Sunday, 2 December 2012
The Hyperion Cantos
Books one and two of the four-volume Hyperion Cantos would be among the contenders to go. If anyone hasn't read my reviews of both of them (Hyperion and The Fall of Hyperion, if you don't know the titles), I'd recommend they go and read them now. If you just need a recap, I think they're two of the finest space opera novels I've ever read. Both offer something different, with book one being a scene-setter for the apocalyptic second volume. Book two takes a more traditional structure, whereas book one adopts a structure not dissimilar to The Canterbury Tales, forcing each of the Shrike pilgrims to recount their backstory amidst a trek to save the universe as humanity knows it.
What I don't have is the time or inclination to explain in detail the world of Hyperion, other than that it's a richly detailed and multi-layered complex of advanced humanity. It's not simple. To get a real grasp on it, you need to read the books and gain understanding of the subtle interplays. We have the familiar extrapolated into the future. Familiar institutions such as the Catholic church and Judaism play an integral role. And then there's the mixture of the political and the personal and the technological, ranged against a backdrop of humanity's fundamentally fragile position.
With humanity in the form of the World Web under threat from the alien Ousters, the Shrike pilgrims are sent to Hyperion, a backwater planet, to visit the Shrike in the Time Tombs. One of the pilgrims will have their request - as explained in their back-stories - granted. The others will find themselves killed by the Shrike. In the mean time, we have the political intrigues and other dramas away from Hyperion, which mostly take place in The Fall of Hyperion.
The richness and the complexity of those two books is nothing short of remarkable. Without reading them it's difficult to appreciate all that goes into them. It would have been so easy for Dan Simmons to have written a simple adventure with cardboard cut-out characters and wafer-thin intrigue, but he didn't. The quest itself takes on an almost mythic scale as it progresses. The decision to go back and have each character tell his or her own backstory and motivations in what count as 80-page novellas helps this scale no end. The immersion is wonderful, made even more so by Simmons not taking us away from the main quest until the second book. But by then we've already seen the World Web, and it doesn't feel jarring to be moving among a separate set of characters - especially as the stories in the first book cover such a range of the experiences to be found in the World Web.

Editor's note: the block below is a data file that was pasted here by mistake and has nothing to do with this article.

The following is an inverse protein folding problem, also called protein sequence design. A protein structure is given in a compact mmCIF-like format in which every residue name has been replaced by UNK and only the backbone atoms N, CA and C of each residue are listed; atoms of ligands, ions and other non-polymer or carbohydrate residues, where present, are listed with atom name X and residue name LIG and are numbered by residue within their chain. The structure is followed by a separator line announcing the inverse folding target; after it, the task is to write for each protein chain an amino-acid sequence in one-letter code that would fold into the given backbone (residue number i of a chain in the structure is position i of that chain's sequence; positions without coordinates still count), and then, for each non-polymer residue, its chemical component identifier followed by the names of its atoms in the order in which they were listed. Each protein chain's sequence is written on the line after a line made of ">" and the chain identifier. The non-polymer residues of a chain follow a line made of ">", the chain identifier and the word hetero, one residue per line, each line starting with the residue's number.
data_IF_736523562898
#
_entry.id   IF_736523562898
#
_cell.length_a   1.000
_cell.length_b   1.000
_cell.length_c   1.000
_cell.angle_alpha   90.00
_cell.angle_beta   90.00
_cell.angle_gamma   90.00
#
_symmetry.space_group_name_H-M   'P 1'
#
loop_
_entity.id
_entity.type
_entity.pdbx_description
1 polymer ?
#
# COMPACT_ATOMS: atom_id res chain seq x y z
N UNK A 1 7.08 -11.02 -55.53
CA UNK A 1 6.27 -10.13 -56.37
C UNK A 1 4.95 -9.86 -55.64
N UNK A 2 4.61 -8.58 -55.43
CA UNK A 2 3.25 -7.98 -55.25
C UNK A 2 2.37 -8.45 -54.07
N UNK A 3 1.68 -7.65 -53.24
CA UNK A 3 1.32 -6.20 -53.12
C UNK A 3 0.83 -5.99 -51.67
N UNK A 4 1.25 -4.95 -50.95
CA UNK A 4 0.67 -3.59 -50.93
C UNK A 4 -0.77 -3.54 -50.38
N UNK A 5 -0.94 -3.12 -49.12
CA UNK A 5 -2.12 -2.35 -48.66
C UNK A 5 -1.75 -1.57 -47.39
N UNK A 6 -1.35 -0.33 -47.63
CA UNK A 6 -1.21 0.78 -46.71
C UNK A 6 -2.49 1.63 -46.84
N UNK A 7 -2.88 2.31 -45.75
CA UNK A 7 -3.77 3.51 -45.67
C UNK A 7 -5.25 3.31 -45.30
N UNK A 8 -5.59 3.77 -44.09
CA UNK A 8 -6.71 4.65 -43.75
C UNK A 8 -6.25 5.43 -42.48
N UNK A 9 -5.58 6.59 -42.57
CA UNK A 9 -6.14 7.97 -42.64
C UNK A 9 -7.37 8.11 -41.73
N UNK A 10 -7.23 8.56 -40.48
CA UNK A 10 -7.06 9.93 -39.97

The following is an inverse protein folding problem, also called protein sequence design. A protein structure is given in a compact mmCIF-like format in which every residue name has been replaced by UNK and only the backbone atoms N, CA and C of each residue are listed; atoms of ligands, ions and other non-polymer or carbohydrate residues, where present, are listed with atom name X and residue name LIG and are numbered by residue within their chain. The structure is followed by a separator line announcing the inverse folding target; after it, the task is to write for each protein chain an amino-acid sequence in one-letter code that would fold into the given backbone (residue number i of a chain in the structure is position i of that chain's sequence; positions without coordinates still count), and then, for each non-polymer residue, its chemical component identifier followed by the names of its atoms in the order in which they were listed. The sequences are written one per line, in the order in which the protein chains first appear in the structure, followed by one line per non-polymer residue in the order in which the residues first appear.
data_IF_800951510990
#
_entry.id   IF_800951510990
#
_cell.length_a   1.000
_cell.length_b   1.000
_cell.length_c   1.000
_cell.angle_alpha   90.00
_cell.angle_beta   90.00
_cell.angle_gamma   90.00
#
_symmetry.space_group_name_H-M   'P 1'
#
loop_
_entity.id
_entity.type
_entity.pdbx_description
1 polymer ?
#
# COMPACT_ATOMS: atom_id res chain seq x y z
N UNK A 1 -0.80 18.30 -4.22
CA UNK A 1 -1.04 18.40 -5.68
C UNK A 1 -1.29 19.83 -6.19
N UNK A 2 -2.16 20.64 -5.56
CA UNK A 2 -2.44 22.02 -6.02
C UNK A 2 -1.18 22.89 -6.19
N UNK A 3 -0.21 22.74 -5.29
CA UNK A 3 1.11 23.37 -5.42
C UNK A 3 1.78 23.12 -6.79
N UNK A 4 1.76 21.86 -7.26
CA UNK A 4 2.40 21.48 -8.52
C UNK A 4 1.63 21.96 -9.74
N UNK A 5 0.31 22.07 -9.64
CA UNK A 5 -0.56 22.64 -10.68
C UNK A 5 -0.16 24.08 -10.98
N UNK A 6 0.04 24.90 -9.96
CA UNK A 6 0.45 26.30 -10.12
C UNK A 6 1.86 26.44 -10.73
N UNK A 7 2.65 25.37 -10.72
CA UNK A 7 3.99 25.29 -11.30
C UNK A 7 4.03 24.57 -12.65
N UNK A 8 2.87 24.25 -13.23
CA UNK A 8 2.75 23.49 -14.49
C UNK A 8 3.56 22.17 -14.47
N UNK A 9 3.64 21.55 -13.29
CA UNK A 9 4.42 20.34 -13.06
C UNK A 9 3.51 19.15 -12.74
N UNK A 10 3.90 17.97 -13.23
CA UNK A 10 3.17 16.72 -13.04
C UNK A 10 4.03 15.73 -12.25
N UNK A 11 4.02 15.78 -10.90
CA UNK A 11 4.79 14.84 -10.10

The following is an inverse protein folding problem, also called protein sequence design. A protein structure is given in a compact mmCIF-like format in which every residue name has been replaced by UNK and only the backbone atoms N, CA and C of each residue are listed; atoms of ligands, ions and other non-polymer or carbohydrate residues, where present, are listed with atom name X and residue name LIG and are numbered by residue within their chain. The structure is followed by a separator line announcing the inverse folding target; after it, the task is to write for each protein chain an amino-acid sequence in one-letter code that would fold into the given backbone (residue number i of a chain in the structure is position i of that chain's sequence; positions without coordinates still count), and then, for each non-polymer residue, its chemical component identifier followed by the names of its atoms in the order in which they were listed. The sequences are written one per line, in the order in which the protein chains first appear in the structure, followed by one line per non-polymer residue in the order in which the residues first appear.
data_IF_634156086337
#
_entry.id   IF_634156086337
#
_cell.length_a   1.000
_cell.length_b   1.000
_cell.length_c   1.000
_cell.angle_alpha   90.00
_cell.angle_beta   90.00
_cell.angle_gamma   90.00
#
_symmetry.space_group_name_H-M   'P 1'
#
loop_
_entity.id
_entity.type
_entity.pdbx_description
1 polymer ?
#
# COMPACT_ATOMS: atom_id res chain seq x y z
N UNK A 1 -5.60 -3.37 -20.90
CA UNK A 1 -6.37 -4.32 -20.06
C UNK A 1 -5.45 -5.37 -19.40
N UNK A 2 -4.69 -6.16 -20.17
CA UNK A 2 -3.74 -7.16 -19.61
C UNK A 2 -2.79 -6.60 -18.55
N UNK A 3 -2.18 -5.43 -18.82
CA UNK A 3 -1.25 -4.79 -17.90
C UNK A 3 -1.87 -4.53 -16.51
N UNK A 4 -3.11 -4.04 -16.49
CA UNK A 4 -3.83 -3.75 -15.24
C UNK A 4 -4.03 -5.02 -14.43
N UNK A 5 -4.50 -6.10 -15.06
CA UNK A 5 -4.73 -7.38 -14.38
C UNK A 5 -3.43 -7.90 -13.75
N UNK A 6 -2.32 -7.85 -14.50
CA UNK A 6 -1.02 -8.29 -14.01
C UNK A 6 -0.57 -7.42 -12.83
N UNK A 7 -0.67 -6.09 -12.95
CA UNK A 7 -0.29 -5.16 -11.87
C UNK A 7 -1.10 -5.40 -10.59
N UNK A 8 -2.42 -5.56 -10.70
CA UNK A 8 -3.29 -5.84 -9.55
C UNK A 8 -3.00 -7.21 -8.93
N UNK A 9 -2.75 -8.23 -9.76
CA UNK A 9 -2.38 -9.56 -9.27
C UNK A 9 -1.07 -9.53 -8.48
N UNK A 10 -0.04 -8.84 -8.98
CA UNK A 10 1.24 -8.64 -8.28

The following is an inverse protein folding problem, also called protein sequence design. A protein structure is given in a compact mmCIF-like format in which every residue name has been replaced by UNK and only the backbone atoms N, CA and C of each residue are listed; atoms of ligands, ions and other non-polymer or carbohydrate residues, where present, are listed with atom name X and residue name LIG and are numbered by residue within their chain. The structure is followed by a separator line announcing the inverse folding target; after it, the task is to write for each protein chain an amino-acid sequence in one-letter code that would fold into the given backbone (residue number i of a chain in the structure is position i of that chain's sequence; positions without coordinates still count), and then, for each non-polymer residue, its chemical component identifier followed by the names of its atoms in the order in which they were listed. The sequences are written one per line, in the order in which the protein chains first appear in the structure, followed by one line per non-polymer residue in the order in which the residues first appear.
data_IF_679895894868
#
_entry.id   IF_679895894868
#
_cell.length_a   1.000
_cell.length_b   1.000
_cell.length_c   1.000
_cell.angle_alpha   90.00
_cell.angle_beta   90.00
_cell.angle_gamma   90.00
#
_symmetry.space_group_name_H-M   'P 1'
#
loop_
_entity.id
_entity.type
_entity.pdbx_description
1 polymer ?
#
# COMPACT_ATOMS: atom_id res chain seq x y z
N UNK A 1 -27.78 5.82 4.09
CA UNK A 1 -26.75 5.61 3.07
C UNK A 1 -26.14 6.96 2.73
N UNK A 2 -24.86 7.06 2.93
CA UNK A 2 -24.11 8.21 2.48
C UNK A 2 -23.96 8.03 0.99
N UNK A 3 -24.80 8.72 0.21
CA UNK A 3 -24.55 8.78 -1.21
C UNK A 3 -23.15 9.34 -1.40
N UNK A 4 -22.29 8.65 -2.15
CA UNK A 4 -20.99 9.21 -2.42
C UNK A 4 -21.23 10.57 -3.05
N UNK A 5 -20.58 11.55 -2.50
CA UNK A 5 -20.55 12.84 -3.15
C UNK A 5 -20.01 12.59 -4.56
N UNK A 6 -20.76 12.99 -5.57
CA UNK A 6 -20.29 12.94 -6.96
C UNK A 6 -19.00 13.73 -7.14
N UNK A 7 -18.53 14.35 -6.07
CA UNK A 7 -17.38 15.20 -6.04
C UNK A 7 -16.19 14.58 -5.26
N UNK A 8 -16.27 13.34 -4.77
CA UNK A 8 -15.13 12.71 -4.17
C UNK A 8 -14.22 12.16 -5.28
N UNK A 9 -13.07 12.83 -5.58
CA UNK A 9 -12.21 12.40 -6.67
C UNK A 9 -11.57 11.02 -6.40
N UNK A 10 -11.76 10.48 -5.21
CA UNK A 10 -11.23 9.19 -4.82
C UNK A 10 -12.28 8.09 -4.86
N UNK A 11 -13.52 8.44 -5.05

Clocking in at over 1,000 pages in total, the two books aren't short reads, but then this is the sort of duology you don't want to be short. I'd be lying if I said that it was a perfect space opera (because it isn't), but it's an absolutely essential read for anyone who likes a range of fiction. At times gasp-out-loud horrifying and at others heartwarming, this half of the Cantos might just be on that list of desert island books. That the ending actually manages to surprise and live up to its billing only adds to that high recommendation.
At the outset, Raoul Endymion is a tour guide on Hyperion, when he comes to commit murder - or so the courts say. At his execution he finds himself rescued by Martin Silenus, one of the Shrike pilgrims of the original books, and sent out on a quest through human space to protect the new messiah, Aenea. With the all-powerful Catholic church on his tail, it becomes a two-volume epic of high adventure.
Taken on its own, the Endymion part of the Cantos is excellent space opera. It just struggles with not being as deep or as epic (despite being longer) as the first two. It might just be me, but the prose never felt as dense or rich as it had been formerly, but that had no impact on how much I enjoyed it. The characters were still superbly drawn and there were still scenes to thrill and shock. Once again the ending of the second volume lived up to billing and brought with it a glorious poignancy and emotional depth that hadn't been seen since halfway through Hyperion. Everything ended up tying together in a satisfying - and most definitely not happy - ending.
There's a lot I've missed out in this quick review of the four novels that make up the Cantos. There are a few reasons behind this (one of which is laziness, if truth be told - it's a Sunday afternoon and I don't particularly want to work too hard at anything), one of which is that I don't think I can do the series justice in just a few hundred words. The best thing anyone can do to do The Hyperion Cantos justice is to read it, because I guarantee a sensational read.